Peter Hibberd, M.D., is a doctor whose advice is based on more than 28 years of hospital outpatient and inpatient experience. He is an experienced emergency medicine physician, surgeon, and consultant. Dr. Hibberd is certified by the American Board of Emergency Medicine. He is also a fellow and active member of the American Academy of Family Physicians, an active member of the American College of Emergency Physicians, and a member and fellow of the American Academy of Emergency Medicine. Dr. Hibberd has earned numerous national and international professional certifications, memberships, and awards.
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Can a Healthy Diet Fight MS?

Tuesday, 23 Nov 2010 09:00 AM


Question: I just read your article on neuropathy in my latest NewsMax Health e-mail newsletter. I noticed you said that treating multiple sclerosis does not reverse the neuropathy, because the myelin sheath that causes a "short-circuit" in the minute electrical impulses conducted by the nerve fibers is destroyed. But can the "symptoms" of MS be removed by nutrition?

Dr. Hibberd's Response:

I know a nurse who had MS. Once she started on food supplements, her symptoms reversed, but if she did not keep up the regime her symptoms returned. So, it did not cure the MS, but kept it under control. Have you had any similar experiences?

Multiple Sclerosis affects 350,000 people in the United States. 90 percent of cases are diagnosed under the age of 55, with a 2-3 times greater incidence in women. There is an increased incidence in those who live their first 15 years in northern areas (1 in 2,000) versus those in tropical climates (1 in 10,000). There is also an increased incidence in cigarette smokers.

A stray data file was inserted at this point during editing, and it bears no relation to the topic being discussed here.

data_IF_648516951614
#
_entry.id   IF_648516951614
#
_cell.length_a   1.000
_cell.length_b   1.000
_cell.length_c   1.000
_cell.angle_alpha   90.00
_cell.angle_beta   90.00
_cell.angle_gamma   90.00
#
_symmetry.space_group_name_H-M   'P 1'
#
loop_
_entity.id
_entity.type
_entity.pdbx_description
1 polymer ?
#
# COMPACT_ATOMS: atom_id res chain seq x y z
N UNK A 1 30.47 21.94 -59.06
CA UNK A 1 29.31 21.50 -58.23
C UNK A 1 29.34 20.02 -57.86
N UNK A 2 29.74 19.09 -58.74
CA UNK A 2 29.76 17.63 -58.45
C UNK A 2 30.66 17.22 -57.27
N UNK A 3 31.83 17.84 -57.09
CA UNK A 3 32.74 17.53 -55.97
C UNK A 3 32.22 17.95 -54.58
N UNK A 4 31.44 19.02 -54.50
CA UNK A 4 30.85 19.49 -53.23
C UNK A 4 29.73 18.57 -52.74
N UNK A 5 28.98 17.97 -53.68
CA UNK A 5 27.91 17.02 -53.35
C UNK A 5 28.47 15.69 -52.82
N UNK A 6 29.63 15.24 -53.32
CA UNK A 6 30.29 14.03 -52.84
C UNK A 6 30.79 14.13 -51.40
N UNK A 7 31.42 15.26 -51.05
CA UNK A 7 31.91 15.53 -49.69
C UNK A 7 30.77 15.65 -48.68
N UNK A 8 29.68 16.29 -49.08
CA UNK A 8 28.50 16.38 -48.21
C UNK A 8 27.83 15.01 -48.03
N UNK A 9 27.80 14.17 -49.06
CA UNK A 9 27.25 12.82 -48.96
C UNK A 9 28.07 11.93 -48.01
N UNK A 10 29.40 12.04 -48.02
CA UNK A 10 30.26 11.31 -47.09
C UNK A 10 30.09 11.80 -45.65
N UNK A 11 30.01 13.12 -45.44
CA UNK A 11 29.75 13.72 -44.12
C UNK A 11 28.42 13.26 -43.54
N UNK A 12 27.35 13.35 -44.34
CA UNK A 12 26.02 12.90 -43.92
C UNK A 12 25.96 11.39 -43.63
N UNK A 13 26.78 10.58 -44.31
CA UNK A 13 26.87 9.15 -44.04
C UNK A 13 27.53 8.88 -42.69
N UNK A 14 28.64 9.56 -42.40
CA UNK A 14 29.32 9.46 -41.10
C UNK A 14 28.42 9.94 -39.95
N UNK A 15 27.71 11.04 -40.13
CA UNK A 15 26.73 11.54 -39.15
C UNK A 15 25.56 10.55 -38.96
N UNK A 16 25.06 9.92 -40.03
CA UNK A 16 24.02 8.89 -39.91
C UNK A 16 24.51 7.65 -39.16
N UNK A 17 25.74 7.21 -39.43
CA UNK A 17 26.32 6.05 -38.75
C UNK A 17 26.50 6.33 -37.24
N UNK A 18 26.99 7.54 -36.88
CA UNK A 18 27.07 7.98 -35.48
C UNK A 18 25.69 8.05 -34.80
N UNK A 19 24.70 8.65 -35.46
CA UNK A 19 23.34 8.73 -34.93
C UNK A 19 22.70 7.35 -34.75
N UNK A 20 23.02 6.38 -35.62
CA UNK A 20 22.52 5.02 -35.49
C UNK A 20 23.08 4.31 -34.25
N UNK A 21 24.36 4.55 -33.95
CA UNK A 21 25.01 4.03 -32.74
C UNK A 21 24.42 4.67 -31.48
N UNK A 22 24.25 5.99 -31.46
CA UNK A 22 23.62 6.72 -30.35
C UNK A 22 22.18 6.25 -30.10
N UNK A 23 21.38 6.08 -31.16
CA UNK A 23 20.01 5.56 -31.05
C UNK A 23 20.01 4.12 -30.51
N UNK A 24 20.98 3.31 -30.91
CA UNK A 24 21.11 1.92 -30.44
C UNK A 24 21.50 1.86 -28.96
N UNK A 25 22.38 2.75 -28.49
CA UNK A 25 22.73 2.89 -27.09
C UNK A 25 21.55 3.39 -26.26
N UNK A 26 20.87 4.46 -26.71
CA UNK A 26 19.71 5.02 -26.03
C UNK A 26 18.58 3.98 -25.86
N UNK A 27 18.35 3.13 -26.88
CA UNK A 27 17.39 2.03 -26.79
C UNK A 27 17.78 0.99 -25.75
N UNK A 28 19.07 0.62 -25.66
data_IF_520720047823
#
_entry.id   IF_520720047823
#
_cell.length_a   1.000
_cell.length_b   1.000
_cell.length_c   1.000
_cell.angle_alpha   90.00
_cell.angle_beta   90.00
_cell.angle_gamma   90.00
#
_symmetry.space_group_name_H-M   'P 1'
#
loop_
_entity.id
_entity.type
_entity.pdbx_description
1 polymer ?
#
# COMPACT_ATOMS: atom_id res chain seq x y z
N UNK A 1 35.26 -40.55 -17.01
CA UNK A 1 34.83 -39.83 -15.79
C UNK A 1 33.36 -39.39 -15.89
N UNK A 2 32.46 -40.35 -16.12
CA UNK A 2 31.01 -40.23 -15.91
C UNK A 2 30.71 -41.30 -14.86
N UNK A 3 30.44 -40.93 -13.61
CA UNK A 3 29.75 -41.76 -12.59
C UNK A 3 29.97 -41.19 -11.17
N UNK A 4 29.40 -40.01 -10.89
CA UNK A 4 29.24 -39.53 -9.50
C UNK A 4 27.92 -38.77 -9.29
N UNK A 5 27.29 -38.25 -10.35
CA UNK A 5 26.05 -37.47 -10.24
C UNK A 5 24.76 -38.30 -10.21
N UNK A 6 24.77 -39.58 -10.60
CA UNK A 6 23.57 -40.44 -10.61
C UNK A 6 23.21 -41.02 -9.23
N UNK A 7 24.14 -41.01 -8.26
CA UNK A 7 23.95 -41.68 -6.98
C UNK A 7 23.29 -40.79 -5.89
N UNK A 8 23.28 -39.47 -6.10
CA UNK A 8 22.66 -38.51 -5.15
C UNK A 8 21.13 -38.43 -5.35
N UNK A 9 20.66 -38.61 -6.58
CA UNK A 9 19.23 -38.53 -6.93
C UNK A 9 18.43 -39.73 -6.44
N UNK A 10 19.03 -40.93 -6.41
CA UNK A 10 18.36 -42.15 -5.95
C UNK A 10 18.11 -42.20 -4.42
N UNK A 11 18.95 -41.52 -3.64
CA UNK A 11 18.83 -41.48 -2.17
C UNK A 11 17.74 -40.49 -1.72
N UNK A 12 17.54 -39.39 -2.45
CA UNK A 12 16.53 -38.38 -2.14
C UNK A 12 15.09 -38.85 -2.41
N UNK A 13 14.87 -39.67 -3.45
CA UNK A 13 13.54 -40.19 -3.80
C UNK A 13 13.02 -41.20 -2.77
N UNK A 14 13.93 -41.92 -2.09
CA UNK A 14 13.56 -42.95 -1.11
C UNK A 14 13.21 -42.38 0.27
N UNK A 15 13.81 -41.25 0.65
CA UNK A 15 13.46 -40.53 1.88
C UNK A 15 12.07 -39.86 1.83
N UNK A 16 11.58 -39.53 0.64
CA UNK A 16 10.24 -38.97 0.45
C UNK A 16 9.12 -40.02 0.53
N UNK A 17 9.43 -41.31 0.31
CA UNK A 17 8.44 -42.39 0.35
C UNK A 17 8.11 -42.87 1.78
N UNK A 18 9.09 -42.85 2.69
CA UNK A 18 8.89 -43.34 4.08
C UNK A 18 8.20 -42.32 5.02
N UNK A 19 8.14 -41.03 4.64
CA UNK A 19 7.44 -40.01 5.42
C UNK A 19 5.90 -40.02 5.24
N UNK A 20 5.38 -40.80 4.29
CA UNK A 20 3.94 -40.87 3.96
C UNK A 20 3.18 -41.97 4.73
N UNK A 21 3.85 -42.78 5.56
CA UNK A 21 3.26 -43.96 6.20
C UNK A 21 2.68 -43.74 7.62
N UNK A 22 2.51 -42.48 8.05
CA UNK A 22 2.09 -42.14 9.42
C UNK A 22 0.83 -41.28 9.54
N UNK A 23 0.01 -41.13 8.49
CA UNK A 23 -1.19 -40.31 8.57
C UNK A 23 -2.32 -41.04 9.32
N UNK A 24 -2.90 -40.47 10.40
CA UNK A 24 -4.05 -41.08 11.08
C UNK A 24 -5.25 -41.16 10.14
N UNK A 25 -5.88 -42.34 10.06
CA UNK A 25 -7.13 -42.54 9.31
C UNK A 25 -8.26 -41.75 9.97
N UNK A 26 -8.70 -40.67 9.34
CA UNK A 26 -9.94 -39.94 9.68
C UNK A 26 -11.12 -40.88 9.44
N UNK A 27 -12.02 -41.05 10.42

Genetic studies confirm a genetic lead in less than 50 percent of cases, but gene disorders in the region of chromosome 6 and recently discovered (July 29 2007) gene variants of chromosome 5 associated with altered function of Interleukin-7 receptor alpha: IL-7R, are now associated with increased risk for this disorder.

There have been major advances in treatment over the past 10 years. With MS, the insulation (called a myelin sheath) of the nerves is destroyed, allowing a short circuit of electrical signals, and disarray of a previously well-functioning nervous system. To date, evidence seems to support an immunologic attack preceded by some stimulus, presumed to be viral and/or environmental.

Once the damage occurs, we have little effective medication for healing. We recommend a good diet with appropriate supplementation along with effective treatment to arrest the immunologic attack on the myelin sheath.
We are still studying ways to enhance the body's ability to heal and even regenerate nervous tissue, but I have no doubt that our diet has a very important role in this, as well as with all other healing processes in our bodies.
MS is a disease subject to remissions and exacerbations that may progress rapidly over months or slowly over decades. I do believe that a well-rounded diet, and judicious exercise associated with medical control of underlying medical conditions bode well for success in its treatment.


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A well-rounded diet and judicious exercise associated with medical control of MS bode well for success in its treatment.
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